In this paper, mesoporous silica (SiO2) was prepared by the template polyamidoamine (PAMAM) dendrimers, then modified with polylactide (PLA) by solution blending. PLA/SiO2 composites were charactered in detail. The results showed mesoporous silica could improve the thermal stability of PLA. Microcellular foams of the composites were prepared by supercritical fluid carbon dioxide foaming and exhibited a higher cell density and smaller cell size compared with the pure PLA foam, indicating that the well dispersed SiO2 can act as a well heterogeneous nucleation agent.
A multivariate sensor is designed with a piezoelectric ring and an infrared detector for measurement of melt pressure and temperature. The infrared detector includes a thermistor for measurement of the mold temperature. The polymer melt velocity is estimated by inspecting the transient melt temperature signal. The melt viscosity is then estimated from rheological models as the slope of the melt pressure relative to the melt velocity. Experiments confirm the validity of the approach.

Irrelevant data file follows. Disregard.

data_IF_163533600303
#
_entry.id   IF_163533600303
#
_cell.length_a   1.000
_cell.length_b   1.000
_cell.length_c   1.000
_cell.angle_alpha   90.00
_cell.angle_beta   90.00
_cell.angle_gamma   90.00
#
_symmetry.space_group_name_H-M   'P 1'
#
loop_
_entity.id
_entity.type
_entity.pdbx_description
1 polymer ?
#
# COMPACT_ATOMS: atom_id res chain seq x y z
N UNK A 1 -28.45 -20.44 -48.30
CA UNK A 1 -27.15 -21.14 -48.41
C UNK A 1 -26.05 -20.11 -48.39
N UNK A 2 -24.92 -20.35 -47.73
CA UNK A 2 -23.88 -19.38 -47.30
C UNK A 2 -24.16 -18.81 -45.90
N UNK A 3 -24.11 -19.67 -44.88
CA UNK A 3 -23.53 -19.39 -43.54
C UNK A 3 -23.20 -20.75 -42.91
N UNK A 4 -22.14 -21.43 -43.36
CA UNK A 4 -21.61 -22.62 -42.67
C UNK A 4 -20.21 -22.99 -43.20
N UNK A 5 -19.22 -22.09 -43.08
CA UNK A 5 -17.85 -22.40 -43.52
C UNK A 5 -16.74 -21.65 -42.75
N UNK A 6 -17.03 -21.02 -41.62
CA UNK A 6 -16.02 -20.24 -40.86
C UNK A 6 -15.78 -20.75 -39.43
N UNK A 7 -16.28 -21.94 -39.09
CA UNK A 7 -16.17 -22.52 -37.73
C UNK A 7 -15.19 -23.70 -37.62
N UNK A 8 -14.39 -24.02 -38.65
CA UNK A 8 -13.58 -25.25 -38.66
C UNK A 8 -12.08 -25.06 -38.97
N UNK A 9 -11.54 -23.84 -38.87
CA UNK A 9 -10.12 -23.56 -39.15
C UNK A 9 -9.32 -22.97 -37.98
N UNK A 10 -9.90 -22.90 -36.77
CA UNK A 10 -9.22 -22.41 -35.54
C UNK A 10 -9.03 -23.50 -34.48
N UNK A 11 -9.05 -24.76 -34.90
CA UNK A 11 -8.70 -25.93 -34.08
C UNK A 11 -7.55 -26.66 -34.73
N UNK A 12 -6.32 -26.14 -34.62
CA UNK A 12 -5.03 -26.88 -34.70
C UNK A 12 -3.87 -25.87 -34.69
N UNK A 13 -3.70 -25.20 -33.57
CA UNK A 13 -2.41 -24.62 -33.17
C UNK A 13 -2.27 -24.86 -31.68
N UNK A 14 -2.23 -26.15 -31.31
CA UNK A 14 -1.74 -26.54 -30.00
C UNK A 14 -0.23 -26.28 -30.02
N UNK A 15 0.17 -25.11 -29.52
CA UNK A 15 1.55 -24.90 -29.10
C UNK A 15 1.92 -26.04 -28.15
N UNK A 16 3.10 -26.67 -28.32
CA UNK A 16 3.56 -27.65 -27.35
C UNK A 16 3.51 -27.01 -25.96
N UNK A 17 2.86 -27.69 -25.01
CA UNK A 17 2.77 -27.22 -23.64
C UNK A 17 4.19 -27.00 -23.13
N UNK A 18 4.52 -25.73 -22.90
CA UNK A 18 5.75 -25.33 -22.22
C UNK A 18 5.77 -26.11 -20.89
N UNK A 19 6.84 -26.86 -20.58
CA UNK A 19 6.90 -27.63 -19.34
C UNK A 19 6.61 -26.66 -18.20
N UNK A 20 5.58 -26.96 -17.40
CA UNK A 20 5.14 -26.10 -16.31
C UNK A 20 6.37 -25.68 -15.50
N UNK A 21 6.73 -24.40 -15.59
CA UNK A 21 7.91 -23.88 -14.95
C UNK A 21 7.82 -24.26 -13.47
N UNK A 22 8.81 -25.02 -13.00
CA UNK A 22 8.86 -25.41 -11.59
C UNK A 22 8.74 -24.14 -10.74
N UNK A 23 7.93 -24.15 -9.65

Injection molding process induced residual stress and the corresponding thermo-mechanical properties are passed to a structural analysis mesh with a point-based mapping mechanism and direct hook-up method into a structural analysis package. This mapping method enables a huge amount of data passing more accurately between dissimilar mesh models for the same parts without interface files, and the results calculated with different material and stress models used in molding simulations can be directly available to a structural analysis. Stress analysis on a buckle set is provided for engineering design and material selection consideration with the capability of this mapping mechanism.